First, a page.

Having released synthetic credit of dangerously high notional value, Greenspan raised the Fed funds rate target to 5.25% on June 29, 2006 from its lowest point of 1% set on June 23, 2003, to dampen inflation expectations, adding aggregate interest payments to the financial system greater than US GDP in 2006. That was like striking a match to like a candle in a dark kitchen filled with leaked gas. Under such fragile and explosive conditions, there was little wonder that the market collapsed a year later. (Please see my March 16, 2007 article: Why the US sub-prime mortgage bust will spread to the global finance system, written at a time when mainstream opinion was that the housing market, being geographically disaggregated, would not spread.)
Much of the precautionary measures instituted during the New Deal to prevent a reply of the 1929 crash, such as the separation of investment banking from commercial banking, requiring banks to be neutral intermediary of capital funds rather than profit-seeking market makers, in the form of the Banking Act of 1933 (Glass-Steagall), were repealed, as a result of bank lobbying. Glass-Steagall was replaced by the Financial Services Modernization Act of 1999, (Pub.L. 106-102, 113 Stat. 1338, enacted November 12, 1999), aka the Gramm, Leach-Bliley Act (GLBA).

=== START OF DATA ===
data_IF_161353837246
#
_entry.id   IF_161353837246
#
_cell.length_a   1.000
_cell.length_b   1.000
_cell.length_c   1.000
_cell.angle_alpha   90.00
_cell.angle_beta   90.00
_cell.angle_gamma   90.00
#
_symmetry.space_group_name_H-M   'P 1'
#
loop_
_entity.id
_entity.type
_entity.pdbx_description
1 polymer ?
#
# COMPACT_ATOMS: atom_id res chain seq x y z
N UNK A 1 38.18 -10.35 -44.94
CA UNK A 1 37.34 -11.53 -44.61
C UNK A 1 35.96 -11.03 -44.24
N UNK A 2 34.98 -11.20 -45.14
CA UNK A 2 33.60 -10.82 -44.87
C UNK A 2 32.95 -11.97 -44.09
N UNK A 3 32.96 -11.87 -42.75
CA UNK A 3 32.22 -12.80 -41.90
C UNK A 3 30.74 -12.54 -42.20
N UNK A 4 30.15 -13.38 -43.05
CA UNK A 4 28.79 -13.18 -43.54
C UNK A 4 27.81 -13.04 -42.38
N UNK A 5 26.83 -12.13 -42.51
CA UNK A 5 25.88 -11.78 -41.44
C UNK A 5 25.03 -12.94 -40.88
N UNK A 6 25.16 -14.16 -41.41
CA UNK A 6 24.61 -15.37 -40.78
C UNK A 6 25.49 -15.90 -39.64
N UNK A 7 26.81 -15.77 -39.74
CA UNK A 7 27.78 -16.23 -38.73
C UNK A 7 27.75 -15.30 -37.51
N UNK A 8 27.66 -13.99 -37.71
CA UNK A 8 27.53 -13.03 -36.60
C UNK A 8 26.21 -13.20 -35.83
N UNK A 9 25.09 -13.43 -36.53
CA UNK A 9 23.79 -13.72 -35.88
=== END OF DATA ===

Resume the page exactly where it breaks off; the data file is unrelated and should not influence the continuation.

Wholesale Credit Market Failure
Yet with the benefit of deposit insurance instituted during the New Deal remaining operative, the current financial crisis that began in mid-2007 was caused not by bank runs from depositors, but by a melt down of the wholesale credit market when risk-averse sophisticated institutional investors of short-term debt instruments shied away en mass.
The wholesale credit market failure left banks in a precarious state of being unable to roll over their short-term debt to support their long-term loans. Even though the market meltdown had a liquidity dimension, the real cause of system-wide counterparty default was imminent insolvency resulting from banks holding collateral whose values fell below liability levels in a matter of days. For many large, public-listed banks, proprietary trading losses also reduced their capital to insolvency levels, causing sharp falls in their share prices.
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Roosevelt Institute Braintruster Henry C.K. Liu is an independent commentator on culture, economics and politics.